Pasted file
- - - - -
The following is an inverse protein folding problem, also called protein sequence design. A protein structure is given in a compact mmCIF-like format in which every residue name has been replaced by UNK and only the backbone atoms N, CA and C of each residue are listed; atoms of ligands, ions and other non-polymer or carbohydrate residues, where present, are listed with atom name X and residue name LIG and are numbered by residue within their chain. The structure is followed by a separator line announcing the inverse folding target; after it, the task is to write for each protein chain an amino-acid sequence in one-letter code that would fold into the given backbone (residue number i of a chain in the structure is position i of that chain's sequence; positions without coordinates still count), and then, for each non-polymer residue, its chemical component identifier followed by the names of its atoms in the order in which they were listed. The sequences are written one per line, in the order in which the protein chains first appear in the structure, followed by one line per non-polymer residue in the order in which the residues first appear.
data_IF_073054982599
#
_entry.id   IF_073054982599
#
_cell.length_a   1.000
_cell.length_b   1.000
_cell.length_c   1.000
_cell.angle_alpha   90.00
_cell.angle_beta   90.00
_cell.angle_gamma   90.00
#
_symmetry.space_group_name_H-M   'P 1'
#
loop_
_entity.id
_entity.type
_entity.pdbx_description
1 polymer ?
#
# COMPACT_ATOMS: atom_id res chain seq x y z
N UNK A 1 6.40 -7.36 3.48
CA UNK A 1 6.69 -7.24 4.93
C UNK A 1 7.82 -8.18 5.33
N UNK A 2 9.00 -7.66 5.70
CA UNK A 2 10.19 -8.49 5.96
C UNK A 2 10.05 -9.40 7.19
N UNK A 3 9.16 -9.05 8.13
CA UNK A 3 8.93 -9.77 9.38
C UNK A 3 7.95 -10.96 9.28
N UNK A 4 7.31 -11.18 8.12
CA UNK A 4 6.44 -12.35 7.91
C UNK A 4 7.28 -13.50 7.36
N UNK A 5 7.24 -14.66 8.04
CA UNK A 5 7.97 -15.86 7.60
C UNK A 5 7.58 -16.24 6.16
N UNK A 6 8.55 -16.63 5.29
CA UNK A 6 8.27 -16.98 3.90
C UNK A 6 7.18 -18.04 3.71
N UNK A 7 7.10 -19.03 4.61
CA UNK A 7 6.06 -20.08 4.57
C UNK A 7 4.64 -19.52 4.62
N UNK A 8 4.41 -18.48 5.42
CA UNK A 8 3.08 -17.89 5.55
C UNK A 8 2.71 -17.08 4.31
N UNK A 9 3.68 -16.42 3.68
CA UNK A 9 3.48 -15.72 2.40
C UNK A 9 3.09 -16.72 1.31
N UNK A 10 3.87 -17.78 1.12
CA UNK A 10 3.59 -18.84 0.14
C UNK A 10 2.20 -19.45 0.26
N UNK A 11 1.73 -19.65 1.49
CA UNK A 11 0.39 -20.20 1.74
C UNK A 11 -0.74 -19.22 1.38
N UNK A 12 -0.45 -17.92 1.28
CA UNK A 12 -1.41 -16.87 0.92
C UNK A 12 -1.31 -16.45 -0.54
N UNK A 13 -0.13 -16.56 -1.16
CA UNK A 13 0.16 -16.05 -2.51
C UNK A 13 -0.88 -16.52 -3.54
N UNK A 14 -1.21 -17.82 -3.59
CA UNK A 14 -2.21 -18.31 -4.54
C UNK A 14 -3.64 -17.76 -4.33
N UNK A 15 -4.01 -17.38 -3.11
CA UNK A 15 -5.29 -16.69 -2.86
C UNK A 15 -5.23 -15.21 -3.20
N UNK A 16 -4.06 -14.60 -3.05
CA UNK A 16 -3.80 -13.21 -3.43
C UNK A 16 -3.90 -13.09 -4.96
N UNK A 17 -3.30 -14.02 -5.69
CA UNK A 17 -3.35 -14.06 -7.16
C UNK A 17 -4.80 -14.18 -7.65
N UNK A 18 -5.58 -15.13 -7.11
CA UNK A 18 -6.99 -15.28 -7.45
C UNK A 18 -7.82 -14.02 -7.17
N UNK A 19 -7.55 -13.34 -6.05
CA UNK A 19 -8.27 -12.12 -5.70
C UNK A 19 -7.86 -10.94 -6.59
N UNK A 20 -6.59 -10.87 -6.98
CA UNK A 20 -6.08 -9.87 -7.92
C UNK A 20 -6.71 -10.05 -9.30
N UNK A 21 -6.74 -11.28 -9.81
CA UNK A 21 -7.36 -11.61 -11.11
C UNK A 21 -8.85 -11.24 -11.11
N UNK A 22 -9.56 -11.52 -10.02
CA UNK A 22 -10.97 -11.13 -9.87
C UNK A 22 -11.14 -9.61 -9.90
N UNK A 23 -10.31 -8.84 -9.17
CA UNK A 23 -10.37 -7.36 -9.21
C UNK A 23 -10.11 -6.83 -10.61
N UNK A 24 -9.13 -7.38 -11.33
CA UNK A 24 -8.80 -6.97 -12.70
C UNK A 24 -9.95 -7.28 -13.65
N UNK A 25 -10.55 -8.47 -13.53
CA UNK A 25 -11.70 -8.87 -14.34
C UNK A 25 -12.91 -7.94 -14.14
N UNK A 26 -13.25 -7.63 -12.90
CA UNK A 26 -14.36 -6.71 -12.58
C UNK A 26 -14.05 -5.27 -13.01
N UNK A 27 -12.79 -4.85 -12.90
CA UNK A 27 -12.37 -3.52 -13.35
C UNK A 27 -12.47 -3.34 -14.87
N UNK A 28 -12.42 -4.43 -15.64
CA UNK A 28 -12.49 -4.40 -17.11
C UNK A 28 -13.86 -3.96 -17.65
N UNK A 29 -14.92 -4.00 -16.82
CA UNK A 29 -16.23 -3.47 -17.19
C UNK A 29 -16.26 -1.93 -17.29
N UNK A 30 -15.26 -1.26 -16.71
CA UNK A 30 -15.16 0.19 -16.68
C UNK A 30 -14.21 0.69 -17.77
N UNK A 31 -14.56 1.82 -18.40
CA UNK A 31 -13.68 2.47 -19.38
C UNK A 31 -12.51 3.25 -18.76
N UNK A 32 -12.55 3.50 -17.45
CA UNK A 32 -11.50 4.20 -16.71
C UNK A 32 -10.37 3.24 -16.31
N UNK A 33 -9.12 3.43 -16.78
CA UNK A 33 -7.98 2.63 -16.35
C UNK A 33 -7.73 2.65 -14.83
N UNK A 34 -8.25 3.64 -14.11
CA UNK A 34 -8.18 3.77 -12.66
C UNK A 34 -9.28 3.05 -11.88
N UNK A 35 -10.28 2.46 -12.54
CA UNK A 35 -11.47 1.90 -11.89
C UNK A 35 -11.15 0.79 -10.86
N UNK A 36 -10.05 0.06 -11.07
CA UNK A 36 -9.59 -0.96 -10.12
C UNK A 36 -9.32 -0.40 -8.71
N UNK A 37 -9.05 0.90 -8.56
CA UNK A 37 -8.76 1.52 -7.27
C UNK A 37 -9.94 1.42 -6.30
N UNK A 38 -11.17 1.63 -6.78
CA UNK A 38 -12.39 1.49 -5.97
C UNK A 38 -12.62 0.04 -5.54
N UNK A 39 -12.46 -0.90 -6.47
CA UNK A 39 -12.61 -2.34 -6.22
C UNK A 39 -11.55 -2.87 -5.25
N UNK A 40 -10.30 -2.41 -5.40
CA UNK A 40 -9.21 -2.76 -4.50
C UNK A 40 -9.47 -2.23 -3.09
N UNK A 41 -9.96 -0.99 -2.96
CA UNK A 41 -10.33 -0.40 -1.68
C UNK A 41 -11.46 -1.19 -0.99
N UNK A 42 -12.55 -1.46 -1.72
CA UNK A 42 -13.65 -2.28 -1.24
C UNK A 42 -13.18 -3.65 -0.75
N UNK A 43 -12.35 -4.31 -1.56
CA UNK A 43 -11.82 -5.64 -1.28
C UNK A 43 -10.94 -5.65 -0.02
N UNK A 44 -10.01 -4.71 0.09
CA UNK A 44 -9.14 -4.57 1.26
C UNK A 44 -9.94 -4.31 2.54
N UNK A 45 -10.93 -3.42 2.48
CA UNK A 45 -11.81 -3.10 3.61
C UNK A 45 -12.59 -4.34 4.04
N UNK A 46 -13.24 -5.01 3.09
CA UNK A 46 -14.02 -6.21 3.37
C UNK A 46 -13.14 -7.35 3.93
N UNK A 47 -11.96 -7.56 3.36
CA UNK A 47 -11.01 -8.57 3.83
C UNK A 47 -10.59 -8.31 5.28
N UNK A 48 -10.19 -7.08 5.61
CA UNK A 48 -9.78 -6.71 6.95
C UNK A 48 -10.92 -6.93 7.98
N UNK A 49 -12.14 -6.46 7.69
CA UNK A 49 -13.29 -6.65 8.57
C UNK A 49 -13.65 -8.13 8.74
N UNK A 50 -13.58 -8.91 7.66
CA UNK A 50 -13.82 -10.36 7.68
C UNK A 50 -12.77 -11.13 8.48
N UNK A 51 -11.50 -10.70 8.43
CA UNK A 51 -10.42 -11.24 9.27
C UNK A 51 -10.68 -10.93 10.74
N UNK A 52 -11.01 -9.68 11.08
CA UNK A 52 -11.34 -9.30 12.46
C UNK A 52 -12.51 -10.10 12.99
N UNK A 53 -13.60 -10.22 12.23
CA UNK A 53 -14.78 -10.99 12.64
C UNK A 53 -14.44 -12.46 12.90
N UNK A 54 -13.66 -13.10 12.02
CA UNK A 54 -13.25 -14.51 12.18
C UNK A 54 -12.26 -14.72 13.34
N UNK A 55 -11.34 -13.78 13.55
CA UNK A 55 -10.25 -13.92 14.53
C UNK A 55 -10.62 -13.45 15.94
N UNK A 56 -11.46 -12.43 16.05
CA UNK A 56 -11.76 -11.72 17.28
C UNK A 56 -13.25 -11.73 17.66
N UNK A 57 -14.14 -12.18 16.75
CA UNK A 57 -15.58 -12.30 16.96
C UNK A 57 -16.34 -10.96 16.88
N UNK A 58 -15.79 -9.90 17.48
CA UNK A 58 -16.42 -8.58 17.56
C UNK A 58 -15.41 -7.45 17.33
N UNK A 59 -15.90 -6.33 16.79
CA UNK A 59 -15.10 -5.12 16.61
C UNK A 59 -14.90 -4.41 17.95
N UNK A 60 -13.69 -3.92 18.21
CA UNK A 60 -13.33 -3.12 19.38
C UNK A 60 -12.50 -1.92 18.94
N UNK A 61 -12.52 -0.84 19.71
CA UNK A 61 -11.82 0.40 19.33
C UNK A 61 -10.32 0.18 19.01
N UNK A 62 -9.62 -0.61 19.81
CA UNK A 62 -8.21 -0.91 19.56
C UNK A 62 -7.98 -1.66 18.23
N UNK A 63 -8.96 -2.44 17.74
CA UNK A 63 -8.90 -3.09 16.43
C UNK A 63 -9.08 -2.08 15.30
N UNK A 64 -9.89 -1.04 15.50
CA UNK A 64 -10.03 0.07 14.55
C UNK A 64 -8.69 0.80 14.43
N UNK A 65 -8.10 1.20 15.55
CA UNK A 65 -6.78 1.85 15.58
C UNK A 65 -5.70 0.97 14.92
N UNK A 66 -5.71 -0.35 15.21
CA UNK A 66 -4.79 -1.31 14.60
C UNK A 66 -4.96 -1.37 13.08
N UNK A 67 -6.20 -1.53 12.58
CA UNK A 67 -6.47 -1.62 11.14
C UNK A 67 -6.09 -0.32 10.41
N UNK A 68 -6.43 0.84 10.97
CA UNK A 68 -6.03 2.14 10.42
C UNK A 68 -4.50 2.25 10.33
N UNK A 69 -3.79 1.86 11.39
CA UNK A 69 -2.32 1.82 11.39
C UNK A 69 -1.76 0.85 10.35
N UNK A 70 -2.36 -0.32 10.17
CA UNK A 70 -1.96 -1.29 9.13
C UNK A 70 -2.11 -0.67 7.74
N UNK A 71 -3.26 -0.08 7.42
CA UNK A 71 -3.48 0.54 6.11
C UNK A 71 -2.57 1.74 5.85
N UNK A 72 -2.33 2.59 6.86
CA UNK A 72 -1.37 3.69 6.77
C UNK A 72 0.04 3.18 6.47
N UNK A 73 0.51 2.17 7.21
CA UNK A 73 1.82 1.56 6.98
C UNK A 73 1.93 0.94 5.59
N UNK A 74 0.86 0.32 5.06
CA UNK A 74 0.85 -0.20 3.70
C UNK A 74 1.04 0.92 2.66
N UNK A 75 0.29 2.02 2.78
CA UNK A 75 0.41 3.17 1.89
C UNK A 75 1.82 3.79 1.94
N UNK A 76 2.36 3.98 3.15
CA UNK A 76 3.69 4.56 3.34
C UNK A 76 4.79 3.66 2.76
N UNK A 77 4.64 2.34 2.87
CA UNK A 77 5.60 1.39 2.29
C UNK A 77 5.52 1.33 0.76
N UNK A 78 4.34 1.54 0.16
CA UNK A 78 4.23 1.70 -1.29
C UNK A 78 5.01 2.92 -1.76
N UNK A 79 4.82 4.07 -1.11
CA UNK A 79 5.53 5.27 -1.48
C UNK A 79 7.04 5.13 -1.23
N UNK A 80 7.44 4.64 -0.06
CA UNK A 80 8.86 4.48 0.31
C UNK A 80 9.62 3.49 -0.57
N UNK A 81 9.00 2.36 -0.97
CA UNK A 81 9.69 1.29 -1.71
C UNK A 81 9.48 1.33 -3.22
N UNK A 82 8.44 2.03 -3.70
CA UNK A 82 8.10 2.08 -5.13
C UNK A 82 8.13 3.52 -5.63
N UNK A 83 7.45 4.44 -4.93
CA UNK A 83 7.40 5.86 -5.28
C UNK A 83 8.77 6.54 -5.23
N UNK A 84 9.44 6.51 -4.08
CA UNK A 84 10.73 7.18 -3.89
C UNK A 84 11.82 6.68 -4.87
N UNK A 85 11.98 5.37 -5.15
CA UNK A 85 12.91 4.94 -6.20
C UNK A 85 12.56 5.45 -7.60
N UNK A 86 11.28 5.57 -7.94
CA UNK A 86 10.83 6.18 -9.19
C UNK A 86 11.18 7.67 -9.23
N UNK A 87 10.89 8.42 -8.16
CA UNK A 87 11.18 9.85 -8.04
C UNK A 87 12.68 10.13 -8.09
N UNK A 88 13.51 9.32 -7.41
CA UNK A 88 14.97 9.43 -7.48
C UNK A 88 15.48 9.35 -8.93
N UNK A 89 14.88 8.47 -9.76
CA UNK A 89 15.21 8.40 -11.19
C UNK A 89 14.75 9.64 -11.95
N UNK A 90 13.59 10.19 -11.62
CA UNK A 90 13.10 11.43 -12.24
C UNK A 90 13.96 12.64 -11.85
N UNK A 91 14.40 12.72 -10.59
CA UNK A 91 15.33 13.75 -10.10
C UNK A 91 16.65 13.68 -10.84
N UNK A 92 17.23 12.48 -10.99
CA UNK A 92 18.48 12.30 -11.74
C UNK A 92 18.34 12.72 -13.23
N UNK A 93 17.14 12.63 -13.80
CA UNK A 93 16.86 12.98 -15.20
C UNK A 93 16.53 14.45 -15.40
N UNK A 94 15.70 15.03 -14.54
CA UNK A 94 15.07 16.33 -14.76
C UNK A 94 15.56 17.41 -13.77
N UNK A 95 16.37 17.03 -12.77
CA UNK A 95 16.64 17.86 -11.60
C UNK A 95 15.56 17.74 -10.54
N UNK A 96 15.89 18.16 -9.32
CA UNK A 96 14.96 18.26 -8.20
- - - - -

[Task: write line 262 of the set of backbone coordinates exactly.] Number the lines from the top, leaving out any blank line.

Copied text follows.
N UNK A 81 9.00 2.36 -0.97